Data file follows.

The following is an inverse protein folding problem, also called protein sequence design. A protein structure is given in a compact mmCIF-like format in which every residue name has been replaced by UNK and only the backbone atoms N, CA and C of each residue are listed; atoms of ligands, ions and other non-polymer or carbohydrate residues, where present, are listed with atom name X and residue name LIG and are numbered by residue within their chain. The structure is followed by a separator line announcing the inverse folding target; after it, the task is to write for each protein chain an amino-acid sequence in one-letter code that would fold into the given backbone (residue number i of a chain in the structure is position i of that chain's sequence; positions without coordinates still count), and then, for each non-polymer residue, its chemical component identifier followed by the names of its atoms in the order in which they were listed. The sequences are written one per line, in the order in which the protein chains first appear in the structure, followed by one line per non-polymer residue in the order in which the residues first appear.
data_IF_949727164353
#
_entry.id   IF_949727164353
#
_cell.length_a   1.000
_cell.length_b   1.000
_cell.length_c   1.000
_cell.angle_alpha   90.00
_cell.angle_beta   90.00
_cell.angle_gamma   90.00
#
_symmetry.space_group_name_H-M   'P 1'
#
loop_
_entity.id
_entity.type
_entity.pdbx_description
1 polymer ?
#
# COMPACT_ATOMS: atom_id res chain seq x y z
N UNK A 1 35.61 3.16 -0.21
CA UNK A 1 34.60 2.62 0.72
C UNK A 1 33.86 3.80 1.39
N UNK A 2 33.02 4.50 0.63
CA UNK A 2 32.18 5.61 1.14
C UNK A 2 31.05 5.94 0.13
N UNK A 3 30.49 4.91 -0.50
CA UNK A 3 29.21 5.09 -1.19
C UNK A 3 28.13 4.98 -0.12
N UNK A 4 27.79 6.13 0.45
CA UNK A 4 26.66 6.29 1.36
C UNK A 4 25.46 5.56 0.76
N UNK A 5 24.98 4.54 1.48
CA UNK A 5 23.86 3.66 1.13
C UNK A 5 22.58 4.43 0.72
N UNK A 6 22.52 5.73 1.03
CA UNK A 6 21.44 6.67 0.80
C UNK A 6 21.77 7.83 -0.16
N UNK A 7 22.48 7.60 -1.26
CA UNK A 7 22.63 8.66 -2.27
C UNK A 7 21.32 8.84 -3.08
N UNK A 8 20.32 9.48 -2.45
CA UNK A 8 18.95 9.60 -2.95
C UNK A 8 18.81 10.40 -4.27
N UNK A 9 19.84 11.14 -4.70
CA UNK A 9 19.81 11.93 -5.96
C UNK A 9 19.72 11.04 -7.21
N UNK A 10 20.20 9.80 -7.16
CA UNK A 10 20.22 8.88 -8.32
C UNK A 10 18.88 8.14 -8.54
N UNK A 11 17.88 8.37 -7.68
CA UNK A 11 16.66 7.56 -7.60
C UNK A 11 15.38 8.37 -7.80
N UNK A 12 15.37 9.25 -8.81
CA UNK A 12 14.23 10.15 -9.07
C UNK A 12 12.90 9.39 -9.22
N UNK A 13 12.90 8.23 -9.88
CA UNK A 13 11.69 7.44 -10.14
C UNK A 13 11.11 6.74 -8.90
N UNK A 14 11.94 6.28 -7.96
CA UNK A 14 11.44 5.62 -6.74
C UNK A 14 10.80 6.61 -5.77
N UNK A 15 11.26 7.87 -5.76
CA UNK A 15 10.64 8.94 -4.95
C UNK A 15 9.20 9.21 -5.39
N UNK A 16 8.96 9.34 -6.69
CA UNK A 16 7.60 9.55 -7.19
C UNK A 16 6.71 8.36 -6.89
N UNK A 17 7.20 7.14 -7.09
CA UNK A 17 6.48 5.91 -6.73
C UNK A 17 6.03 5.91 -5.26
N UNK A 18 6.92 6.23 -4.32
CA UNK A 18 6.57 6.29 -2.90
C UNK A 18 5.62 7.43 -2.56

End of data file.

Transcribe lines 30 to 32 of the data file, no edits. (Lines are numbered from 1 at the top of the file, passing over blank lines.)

C UNK A 3 28.13 4.98 -0.12
N UNK A 4 27.79 6.13 0.45
CA UNK A 4 26.66 6.29 1.36